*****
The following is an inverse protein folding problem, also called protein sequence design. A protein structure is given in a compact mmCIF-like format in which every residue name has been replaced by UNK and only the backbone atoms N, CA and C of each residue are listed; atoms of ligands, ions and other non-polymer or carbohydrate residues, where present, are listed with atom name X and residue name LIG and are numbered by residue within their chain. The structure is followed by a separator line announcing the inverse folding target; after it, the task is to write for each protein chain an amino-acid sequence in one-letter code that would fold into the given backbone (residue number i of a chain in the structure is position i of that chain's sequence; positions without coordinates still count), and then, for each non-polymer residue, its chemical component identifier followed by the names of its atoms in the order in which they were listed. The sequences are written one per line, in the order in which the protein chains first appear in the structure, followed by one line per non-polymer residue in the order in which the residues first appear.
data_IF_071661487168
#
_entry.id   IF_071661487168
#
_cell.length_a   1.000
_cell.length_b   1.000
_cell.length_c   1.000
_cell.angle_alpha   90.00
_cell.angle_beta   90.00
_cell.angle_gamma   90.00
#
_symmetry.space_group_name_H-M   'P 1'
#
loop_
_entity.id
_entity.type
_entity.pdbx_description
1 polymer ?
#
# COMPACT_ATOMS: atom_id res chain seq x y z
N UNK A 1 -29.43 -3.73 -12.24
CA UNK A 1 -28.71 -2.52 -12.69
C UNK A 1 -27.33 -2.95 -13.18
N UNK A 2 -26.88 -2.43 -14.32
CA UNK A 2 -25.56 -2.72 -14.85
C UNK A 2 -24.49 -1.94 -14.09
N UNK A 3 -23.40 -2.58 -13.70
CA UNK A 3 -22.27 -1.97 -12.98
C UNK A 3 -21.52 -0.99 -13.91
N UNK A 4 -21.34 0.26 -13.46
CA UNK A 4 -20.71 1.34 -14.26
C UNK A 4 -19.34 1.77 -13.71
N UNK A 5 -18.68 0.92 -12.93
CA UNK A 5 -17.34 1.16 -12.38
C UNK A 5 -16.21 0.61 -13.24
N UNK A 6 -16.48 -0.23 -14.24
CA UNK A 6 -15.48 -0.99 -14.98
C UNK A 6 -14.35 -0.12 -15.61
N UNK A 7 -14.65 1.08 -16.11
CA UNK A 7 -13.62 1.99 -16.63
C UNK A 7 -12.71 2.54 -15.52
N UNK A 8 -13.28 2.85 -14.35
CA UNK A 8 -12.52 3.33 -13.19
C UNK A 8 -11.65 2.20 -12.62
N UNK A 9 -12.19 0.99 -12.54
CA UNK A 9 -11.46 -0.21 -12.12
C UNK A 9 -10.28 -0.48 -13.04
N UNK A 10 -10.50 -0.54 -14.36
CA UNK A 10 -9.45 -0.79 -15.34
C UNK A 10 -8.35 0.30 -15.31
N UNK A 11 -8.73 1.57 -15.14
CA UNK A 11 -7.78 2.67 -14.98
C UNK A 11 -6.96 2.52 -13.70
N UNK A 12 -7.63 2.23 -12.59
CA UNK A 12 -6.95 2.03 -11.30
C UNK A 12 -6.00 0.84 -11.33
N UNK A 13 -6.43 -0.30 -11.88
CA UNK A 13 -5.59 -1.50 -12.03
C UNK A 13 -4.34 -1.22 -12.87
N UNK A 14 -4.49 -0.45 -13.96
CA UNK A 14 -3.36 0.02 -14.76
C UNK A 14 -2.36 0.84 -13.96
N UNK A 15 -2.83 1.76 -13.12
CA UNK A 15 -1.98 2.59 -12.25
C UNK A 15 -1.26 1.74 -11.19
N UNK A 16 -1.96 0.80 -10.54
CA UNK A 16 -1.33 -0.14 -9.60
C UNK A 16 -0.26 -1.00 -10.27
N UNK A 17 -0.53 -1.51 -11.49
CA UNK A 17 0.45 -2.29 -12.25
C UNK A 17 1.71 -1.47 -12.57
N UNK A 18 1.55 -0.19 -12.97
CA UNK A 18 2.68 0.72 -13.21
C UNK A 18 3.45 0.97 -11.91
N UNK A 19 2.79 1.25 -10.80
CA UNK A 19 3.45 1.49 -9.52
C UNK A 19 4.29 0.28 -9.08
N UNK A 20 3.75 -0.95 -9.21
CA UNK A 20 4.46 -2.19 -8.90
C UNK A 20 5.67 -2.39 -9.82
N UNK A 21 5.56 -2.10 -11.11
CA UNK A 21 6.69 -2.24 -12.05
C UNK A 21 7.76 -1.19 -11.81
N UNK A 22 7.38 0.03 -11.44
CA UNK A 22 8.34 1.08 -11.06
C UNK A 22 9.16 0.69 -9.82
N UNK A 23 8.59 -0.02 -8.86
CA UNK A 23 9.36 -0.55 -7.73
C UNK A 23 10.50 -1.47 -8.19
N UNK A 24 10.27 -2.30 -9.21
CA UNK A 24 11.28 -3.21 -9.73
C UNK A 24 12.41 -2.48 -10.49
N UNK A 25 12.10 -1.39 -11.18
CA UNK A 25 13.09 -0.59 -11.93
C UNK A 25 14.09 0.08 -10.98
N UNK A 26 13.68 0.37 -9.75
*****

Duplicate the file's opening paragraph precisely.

The following is an inverse protein folding problem, also called protein sequence design. A protein structure is given in a compact mmCIF-like format in which every residue name has been replaced by UNK and only the backbone atoms N, CA and C of each residue are listed; atoms of ligands, ions and other non-polymer or carbohydrate residues, where present, are listed with atom name X and residue name LIG and are numbered by residue within their chain. The structure is followed by a separator line announcing the inverse folding target; after it, the task is to write for each protein chain an amino-acid sequence in one-letter code that would fold into the given backbone (residue number i of a chain in the structure is position i of that chain's sequence; positions without coordinates still count), and then, for each non-polymer residue, its chemical component identifier followed by the names of its atoms in the order in which they were listed. The sequences are written one per line, in the order in which the protein chains first appear in the structure, followed by one line per non-polymer residue in the order in which the residues first appear.